Jul 21, 2019 | Updated: 08:54 AM EDT

C. difficile Persists on Surgical Gowns, Stainless Steels and Resists Hospital Disinfectant

Jul 13, 2019 06:39 AM EDT

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C. difficile Persists on Surgical Gowns, Stainless Steels and Resists Hospital Disinfectant
(Photo : Image by Raman Oza from Pixabay)

Even after they are treated with the recommended disinfectant, surgical gowns and stainless steel remained contaminated with the pathogen Clostridium difficile. The study was published in Applied and Environmental Microbiology, a journal of the American Society for Microbiology.

Tina Joshi, BSci, PhD., Lecturer in Molecular Microbiology, University of Plymouth, UK, the principal investigator, said that the spores of the bacteria were able to grow after decontamination. This case shows that spores are becoming resistant, and there is a need to reconsider how to decontaminate and employ hygiene measures in hospitals.

Killing 29,000, C. difficile infects approximately half a million Americans yearly. New strains are responsible for hard-to-treat cases of severe illness. Symptoms can range from diarrhea to fever, rapid heartbeat, inflammation of the intestines, and kidney failure. This pathogen commonly affects older adults in hospitals and long-term care facilities.

Dr. Joshi said that the motivation for the research was a case in an American hospital in which gowns were suspected of contributing to the transmission of C. difficile. They found that the gowns were contaminated with the deadly 027 strain of C. difficile.

The team examined the ability of C. difficile to adhere to, and subsequently transfer from hospital surgical gowns, by applying spores in sterilized water, at a concentration of 1 million per ml, directly to the surgical gowns in liquid for 10 seconds, 30 seconds, 1 minute, 5 minutes, and 10 minutes before being removed and discarded. The design that methodology to mimic the transfer of infectious bodily fluids in the clinical setting to access the potential for transmission to patients. Dr. Joshi noted that the numbers of spores they recovered from the gowns did not increase with the contact time, suggesting that the spore transfer between surfaces occurred within the first 10 seconds of contact.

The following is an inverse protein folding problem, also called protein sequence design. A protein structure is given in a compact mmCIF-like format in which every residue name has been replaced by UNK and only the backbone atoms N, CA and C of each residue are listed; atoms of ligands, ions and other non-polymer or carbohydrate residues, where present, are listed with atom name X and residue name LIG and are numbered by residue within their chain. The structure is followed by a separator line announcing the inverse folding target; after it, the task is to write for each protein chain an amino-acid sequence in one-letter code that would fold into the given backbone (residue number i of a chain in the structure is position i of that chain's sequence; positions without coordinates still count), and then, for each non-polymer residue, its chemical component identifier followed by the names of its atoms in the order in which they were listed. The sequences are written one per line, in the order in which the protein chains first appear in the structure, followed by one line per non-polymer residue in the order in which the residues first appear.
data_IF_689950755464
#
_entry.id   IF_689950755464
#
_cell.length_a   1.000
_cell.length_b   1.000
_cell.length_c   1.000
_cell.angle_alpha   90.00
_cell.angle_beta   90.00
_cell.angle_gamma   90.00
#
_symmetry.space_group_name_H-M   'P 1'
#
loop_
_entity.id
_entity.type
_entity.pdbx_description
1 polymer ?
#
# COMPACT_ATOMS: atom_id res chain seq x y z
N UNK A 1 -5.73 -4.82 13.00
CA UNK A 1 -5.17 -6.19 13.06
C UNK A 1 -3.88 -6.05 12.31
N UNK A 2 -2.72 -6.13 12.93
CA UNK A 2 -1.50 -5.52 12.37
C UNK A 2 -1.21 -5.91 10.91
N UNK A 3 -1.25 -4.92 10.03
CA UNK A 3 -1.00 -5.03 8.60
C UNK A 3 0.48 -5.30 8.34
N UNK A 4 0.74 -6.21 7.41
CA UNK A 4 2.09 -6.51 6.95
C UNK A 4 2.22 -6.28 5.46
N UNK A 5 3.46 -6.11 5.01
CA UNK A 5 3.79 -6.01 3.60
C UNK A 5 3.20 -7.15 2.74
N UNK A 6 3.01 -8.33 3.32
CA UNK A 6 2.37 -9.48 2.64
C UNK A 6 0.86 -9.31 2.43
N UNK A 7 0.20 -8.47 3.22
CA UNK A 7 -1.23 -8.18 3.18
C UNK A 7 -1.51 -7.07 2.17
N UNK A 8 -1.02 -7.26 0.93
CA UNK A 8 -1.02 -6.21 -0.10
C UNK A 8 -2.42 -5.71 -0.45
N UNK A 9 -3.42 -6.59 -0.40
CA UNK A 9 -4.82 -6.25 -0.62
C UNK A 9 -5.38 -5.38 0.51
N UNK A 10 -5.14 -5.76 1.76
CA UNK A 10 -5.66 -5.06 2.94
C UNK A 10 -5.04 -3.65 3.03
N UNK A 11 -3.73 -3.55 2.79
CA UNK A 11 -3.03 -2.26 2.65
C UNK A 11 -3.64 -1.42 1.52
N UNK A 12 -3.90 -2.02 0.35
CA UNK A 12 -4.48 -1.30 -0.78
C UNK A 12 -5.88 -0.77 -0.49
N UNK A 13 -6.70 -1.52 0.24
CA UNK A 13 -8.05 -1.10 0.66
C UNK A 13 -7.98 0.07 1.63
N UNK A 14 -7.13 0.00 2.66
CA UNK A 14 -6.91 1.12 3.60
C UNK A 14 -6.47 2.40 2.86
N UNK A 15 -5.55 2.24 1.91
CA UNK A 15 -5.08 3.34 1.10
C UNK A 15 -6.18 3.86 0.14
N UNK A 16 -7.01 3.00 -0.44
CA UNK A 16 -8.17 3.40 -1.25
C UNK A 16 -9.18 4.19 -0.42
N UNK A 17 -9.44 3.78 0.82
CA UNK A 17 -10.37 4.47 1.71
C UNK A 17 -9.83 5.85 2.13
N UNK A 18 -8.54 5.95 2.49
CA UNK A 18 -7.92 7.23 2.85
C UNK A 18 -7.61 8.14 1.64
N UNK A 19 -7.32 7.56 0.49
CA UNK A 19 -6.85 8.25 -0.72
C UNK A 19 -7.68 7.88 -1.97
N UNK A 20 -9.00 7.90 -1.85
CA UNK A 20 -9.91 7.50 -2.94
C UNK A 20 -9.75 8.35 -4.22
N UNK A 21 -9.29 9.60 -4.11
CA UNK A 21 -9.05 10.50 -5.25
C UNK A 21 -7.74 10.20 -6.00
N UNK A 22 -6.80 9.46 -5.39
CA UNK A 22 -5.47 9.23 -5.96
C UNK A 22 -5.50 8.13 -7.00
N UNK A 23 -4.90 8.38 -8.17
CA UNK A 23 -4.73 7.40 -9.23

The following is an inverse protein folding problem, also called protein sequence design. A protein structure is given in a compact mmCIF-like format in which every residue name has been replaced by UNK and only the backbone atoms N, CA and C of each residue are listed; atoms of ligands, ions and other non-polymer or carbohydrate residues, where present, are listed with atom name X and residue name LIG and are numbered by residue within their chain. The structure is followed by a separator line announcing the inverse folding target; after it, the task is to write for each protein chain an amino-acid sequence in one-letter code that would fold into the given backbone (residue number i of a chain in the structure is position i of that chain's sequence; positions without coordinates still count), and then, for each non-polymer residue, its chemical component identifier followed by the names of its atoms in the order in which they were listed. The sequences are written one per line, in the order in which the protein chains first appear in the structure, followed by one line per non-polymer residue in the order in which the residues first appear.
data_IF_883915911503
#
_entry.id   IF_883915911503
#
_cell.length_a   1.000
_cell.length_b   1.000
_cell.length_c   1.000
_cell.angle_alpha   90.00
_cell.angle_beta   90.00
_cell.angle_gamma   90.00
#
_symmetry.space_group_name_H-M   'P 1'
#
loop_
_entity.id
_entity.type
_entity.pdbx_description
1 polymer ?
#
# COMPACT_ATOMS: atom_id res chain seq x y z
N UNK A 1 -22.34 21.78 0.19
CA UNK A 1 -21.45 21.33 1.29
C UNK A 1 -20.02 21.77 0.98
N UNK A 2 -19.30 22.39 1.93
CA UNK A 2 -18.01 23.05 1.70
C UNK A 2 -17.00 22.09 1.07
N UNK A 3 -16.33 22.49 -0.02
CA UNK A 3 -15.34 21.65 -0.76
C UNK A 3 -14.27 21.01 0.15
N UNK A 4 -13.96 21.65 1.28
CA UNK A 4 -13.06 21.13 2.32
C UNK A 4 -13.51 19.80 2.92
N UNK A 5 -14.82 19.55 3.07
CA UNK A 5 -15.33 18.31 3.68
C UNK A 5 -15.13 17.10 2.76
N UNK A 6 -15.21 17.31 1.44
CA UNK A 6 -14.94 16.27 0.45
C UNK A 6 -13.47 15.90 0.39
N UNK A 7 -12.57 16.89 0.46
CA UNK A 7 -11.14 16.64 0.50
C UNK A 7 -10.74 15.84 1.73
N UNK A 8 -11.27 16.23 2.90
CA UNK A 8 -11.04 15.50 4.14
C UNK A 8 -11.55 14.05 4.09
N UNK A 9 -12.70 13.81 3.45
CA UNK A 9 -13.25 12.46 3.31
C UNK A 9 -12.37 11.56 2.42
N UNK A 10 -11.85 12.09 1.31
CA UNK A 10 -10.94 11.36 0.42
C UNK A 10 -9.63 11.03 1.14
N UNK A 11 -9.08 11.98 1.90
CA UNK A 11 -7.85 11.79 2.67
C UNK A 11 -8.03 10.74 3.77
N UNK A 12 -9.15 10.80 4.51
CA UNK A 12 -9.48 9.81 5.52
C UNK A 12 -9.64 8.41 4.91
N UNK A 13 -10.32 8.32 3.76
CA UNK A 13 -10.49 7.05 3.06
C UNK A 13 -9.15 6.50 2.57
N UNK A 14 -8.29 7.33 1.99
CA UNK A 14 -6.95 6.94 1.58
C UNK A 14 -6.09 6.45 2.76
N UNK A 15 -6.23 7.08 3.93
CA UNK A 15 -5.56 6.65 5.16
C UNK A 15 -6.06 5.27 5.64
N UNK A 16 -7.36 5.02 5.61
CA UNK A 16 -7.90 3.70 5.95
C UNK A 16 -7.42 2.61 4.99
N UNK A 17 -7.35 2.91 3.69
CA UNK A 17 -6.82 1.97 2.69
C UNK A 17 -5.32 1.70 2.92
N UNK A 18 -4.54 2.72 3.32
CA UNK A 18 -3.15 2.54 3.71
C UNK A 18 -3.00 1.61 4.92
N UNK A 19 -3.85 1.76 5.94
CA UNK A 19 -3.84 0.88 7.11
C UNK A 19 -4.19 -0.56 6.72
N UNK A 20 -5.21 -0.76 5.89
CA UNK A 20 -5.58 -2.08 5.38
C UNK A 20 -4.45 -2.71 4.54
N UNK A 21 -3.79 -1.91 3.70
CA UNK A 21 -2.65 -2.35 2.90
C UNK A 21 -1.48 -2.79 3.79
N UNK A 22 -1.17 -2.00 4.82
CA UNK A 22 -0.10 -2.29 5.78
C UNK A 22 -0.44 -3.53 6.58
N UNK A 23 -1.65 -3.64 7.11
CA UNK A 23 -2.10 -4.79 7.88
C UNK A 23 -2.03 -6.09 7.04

They treated the gowns with a disinfectant containing 1,000 ppm chlorine for 10 minutes. The disinfectant failed to clear the gowns of C. difficile. Dr. Joshi said further that that showed that the gowns could pick up and retain the spores. The spores on stainless steel and vinyl flooring also remained viable after treatment with the disinfectant.

Explaining further, Dr. Joshi noted that because of this situation, it might be prudent to reconsider how much they use currently, and to ensure infection control is standardized. This work can be applied to hospitals anywhere in the world and should help inform future guidelines on infection control and biocides. 

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